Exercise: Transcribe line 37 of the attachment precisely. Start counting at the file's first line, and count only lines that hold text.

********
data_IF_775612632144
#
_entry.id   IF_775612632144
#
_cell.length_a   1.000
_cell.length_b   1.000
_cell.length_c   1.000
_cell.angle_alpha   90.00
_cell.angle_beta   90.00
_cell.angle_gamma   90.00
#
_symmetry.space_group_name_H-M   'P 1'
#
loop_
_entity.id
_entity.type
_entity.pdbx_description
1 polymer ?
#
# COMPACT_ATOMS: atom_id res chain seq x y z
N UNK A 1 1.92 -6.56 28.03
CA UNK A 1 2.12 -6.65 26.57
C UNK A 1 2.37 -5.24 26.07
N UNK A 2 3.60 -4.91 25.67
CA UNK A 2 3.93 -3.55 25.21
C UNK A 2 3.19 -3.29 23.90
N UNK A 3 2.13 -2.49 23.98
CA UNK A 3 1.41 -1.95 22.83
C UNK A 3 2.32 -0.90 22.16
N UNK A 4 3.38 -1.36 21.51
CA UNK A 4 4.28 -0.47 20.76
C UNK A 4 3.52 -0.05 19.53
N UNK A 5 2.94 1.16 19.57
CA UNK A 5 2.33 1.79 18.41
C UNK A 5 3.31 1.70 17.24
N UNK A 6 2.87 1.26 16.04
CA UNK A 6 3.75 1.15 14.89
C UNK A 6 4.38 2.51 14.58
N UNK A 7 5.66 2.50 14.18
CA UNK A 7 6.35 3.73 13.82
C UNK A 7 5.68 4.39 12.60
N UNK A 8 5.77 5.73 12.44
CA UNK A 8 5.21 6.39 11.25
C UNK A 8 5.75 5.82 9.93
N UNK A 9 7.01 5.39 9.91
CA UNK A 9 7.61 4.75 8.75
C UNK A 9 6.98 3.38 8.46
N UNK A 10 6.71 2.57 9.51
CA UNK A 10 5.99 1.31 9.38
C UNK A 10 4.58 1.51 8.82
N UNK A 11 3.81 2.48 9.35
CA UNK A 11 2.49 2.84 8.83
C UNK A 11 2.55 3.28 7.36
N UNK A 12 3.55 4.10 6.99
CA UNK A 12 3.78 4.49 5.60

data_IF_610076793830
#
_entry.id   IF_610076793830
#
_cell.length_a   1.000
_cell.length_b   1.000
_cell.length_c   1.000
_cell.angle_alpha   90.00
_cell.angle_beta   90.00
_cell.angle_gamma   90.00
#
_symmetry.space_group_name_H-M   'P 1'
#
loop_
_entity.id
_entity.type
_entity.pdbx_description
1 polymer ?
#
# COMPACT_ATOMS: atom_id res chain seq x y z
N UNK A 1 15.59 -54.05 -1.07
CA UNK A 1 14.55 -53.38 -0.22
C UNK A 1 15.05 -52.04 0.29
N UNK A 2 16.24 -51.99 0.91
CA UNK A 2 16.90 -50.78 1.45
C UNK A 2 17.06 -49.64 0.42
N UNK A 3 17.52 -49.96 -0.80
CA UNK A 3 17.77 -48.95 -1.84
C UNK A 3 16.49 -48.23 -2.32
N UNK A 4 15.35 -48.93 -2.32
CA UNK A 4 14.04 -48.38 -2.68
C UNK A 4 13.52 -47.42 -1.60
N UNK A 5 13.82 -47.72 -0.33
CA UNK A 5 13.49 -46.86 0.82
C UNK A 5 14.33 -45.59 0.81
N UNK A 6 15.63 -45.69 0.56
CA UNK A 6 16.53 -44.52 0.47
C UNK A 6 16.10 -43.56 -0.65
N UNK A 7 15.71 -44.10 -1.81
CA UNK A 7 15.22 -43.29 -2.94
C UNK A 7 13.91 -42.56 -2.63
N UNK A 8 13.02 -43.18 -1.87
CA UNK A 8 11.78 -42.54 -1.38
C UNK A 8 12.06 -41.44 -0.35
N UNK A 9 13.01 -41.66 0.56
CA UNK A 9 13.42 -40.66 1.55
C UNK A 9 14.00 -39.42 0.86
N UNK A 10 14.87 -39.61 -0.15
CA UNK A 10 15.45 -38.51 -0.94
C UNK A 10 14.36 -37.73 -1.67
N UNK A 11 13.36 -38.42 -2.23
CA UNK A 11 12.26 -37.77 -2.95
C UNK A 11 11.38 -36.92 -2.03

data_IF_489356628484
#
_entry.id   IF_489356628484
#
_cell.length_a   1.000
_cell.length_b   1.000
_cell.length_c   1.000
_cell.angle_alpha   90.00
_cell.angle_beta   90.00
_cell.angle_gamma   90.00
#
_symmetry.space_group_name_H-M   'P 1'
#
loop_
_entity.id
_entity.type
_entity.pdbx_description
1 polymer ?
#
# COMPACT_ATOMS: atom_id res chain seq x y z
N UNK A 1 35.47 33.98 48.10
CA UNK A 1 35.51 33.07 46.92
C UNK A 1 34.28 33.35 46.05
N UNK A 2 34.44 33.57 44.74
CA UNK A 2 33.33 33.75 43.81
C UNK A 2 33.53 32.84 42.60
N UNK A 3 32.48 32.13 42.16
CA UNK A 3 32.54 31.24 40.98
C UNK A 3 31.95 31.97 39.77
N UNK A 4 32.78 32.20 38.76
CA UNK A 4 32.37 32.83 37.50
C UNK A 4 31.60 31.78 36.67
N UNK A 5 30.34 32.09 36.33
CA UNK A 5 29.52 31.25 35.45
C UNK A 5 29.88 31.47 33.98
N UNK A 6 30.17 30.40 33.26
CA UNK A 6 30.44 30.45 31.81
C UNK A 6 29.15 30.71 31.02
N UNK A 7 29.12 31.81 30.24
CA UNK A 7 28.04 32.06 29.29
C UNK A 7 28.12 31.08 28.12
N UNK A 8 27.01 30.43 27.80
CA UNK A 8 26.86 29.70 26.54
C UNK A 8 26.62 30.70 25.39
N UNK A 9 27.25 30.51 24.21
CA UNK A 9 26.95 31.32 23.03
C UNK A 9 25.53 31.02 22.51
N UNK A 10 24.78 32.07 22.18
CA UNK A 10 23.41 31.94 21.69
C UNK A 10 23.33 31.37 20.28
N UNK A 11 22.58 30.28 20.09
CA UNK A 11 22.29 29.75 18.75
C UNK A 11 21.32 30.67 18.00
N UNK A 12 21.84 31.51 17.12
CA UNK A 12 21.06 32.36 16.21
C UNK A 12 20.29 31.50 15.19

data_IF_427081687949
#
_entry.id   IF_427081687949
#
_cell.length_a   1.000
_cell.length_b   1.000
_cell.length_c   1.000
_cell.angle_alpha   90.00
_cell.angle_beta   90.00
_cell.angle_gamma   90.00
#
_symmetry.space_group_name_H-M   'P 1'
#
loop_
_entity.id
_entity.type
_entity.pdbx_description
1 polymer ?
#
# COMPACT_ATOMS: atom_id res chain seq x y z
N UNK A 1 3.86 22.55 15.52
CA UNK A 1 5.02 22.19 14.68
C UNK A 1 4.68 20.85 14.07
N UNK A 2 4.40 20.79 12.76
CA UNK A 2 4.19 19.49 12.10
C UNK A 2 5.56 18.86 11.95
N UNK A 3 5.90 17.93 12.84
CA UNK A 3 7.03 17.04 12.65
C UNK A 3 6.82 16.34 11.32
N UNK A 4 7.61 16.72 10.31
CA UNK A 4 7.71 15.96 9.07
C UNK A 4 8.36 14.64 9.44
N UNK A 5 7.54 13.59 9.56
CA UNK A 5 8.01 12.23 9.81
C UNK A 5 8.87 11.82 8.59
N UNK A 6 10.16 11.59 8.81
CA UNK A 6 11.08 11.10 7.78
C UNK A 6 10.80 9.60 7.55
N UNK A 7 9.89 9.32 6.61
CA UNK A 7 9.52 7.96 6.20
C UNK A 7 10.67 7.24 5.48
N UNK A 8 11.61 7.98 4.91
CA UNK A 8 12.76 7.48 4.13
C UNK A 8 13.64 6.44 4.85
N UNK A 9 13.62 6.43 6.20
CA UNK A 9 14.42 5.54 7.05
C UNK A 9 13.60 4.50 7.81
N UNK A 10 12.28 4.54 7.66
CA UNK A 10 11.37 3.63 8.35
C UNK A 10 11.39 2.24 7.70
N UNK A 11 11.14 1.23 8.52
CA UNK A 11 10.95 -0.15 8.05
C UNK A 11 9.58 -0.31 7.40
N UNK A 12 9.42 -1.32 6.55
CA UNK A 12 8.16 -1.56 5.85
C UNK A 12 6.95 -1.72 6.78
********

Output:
CA UNK A 6 3.75 1.15 14.89